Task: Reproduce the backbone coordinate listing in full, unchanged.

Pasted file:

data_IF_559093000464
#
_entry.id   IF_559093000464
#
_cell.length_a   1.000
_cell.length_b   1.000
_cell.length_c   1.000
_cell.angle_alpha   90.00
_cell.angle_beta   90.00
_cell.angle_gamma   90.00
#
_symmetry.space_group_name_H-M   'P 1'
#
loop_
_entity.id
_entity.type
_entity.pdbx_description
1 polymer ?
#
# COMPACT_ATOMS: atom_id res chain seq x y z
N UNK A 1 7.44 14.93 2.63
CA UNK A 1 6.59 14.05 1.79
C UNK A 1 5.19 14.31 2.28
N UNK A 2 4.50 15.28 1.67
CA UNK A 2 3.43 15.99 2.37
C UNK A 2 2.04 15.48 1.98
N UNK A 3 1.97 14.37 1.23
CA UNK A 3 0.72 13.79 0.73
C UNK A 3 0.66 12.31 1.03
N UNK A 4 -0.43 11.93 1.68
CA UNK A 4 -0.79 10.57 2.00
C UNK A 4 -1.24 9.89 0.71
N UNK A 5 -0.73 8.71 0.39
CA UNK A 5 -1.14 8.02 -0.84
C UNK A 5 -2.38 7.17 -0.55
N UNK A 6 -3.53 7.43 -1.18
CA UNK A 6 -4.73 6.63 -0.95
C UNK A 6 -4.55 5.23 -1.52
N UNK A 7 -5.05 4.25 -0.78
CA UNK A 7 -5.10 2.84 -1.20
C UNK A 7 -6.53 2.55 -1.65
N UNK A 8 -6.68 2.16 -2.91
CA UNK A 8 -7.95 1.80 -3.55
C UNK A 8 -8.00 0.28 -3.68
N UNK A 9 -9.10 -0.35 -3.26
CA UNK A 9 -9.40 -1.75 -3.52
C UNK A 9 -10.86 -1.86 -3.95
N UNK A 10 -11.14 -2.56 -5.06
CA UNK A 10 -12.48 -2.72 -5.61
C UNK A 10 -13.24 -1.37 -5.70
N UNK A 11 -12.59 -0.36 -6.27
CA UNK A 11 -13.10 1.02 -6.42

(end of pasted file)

data_IF_559093000464
#
_entry.id   IF_559093000464
#
_cell.length_a   1.000
_cell.length_b   1.000
_cell.length_c   1.000
_cell.angle_alpha   90.00
_cell.angle_beta   90.00
_cell.angle_gamma   90.00
#
_symmetry.space_group_name_H-M   'P 1'
#
loop_
_entity.id
_entity.type
_entity.pdbx_description
1 polymer ?
#
# COMPACT_ATOMS: atom_id res chain seq x y z
N UNK A 1 7.44 14.93 2.63
CA UNK A 1 6.59 14.05 1.79
C UNK A 1 5.19 14.31 2.28
N UNK A 2 4.50 15.28 1.67
CA UNK A 2 3.43 15.99 2.37
C UNK A 2 2.04 15.48 1.98
N UNK A 3 1.97 14.37 1.23
CA UNK A 3 0.72 13.79 0.73
C UNK A 3 0.66 12.31 1.03
N UNK A 4 -0.43 11.93 1.68
CA UNK A 4 -0.79 10.57 2.00
C UNK A 4 -1.24 9.89 0.71
N UNK A 5 -0.73 8.71 0.39
CA UNK A 5 -1.14 8.02 -0.84
C UNK A 5 -2.38 7.17 -0.55
N UNK A 6 -3.53 7.43 -1.18
CA UNK A 6 -4.73 6.63 -0.95
C UNK A 6 -4.55 5.23 -1.52
N UNK A 7 -5.05 4.25 -0.78
CA UNK A 7 -5.10 2.84 -1.20
C UNK A 7 -6.53 2.55 -1.65
N UNK A 8 -6.68 2.16 -2.91
CA UNK A 8 -7.95 1.80 -3.55
C UNK A 8 -8.00 0.28 -3.68
N UNK A 9 -9.10 -0.35 -3.26
CA UNK A 9 -9.40 -1.75 -3.52
C UNK A 9 -10.86 -1.86 -3.95
N UNK A 10 -11.14 -2.56 -5.06
CA UNK A 10 -12.48 -2.72 -5.61
C UNK A 10 -13.24 -1.37 -5.70
N UNK A 11 -12.59 -0.36 -6.27
CA UNK A 11 -13.10 1.02 -6.42